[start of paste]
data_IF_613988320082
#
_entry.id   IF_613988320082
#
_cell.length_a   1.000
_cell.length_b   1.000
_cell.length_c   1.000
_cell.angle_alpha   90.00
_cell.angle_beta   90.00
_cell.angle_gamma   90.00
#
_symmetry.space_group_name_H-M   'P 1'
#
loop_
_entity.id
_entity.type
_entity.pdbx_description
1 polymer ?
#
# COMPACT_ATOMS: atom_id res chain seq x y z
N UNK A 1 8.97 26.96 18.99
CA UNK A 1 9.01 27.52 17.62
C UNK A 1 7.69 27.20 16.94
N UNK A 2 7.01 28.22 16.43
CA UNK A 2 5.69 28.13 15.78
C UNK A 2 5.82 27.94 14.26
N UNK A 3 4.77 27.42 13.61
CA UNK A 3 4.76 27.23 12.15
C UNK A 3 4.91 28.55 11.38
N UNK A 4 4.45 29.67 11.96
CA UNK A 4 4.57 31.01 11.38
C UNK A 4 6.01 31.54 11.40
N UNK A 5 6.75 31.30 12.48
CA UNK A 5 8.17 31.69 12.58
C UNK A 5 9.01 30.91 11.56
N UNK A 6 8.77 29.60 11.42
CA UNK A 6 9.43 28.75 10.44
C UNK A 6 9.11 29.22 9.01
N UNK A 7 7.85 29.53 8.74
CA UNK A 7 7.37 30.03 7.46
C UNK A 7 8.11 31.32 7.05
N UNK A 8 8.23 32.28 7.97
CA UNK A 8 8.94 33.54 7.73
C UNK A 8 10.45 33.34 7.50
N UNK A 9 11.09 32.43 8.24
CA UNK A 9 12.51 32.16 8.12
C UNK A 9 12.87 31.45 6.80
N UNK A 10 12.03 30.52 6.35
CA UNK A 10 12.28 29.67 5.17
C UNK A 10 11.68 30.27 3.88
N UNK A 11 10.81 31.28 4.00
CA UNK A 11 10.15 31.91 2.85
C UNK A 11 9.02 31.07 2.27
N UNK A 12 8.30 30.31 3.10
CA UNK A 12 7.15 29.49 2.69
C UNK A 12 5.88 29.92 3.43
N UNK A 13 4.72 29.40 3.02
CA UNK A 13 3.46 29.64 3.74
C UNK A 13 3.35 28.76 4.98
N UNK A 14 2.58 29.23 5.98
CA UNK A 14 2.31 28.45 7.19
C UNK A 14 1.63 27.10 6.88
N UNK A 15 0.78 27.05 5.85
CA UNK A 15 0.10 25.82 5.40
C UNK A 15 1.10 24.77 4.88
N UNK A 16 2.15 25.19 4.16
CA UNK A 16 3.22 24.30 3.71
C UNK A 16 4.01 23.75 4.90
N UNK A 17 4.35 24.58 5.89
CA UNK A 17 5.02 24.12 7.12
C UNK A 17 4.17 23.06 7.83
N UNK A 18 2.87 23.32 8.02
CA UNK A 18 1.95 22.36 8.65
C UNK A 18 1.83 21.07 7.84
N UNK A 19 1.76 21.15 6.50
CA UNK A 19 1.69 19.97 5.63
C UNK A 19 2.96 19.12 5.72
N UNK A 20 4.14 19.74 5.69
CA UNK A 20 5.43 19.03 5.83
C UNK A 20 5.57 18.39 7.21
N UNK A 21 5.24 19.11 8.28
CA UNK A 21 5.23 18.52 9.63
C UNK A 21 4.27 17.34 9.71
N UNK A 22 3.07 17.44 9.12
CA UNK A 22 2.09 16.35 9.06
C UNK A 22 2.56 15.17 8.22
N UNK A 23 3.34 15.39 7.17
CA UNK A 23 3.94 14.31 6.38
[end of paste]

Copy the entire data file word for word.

data_IF_613988320082
#
_entry.id   IF_613988320082
#
_cell.length_a   1.000
_cell.length_b   1.000
_cell.length_c   1.000
_cell.angle_alpha   90.00
_cell.angle_beta   90.00
_cell.angle_gamma   90.00
#
_symmetry.space_group_name_H-M   'P 1'
#
loop_
_entity.id
_entity.type
_entity.pdbx_description
1 polymer ?
#
# COMPACT_ATOMS: atom_id res chain seq x y z
N UNK A 1 8.97 26.96 18.99
CA UNK A 1 9.01 27.52 17.62
C UNK A 1 7.69 27.20 16.94
N UNK A 2 7.01 28.22 16.43
CA UNK A 2 5.69 28.13 15.78
C UNK A 2 5.82 27.94 14.26
N UNK A 3 4.77 27.42 13.61
CA UNK A 3 4.76 27.23 12.15
C UNK A 3 4.91 28.55 11.38
N UNK A 4 4.45 29.67 11.96
CA UNK A 4 4.57 31.01 11.38
C UNK A 4 6.01 31.54 11.40
N UNK A 5 6.75 31.30 12.48
CA UNK A 5 8.17 31.69 12.58
C UNK A 5 9.01 30.91 11.56
N UNK A 6 8.77 29.60 11.42
CA UNK A 6 9.43 28.75 10.44
C UNK A 6 9.11 29.22 9.01
N UNK A 7 7.85 29.53 8.74
CA UNK A 7 7.37 30.03 7.46
C UNK A 7 8.11 31.32 7.05
N UNK A 8 8.23 32.28 7.97
CA UNK A 8 8.94 33.54 7.73
C UNK A 8 10.45 33.34 7.50
N UNK A 9 11.09 32.43 8.24
CA UNK A 9 12.51 32.16 8.12
C UNK A 9 12.87 31.45 6.80
N UNK A 10 12.03 30.52 6.35
CA UNK A 10 12.28 29.67 5.17
C UNK A 10 11.68 30.27 3.88
N UNK A 11 10.81 31.28 4.00
CA UNK A 11 10.15 31.91 2.85
C UNK A 11 9.02 31.07 2.27
N UNK A 12 8.30 30.31 3.10
CA UNK A 12 7.15 29.49 2.69
C UNK A 12 5.88 29.92 3.43
N UNK A 13 4.72 29.40 3.02
CA UNK A 13 3.46 29.64 3.74
C UNK A 13 3.35 28.76 4.98
N UNK A 14 2.58 29.23 5.98
CA UNK A 14 2.31 28.45 7.19
C UNK A 14 1.63 27.10 6.88
N UNK A 15 0.78 27.05 5.85
CA UNK A 15 0.10 25.82 5.40
C UNK A 15 1.10 24.77 4.88
N UNK A 16 2.15 25.19 4.16
CA UNK A 16 3.22 24.30 3.71
C UNK A 16 4.01 23.75 4.90
N UNK A 17 4.35 24.58 5.89
CA UNK A 17 5.02 24.12 7.12
C UNK A 17 4.17 23.06 7.83
N UNK A 18 2.87 23.32 8.02
CA UNK A 18 1.95 22.36 8.65
C UNK A 18 1.83 21.07 7.84
N UNK A 19 1.76 21.15 6.50
CA UNK A 19 1.69 19.97 5.63
C UNK A 19 2.96 19.12 5.72
N UNK A 20 4.14 19.74 5.69
CA UNK A 20 5.43 19.03 5.83
C UNK A 20 5.57 18.39 7.21
N UNK A 21 5.24 19.11 8.28
CA UNK A 21 5.23 18.52 9.63
C UNK A 21 4.27 17.34 9.71
N UNK A 22 3.07 17.44 9.12
CA UNK A 22 2.09 16.35 9.06
C UNK A 22 2.56 15.17 8.22
N UNK A 23 3.34 15.39 7.17
CA UNK A 23 3.94 14.31 6.38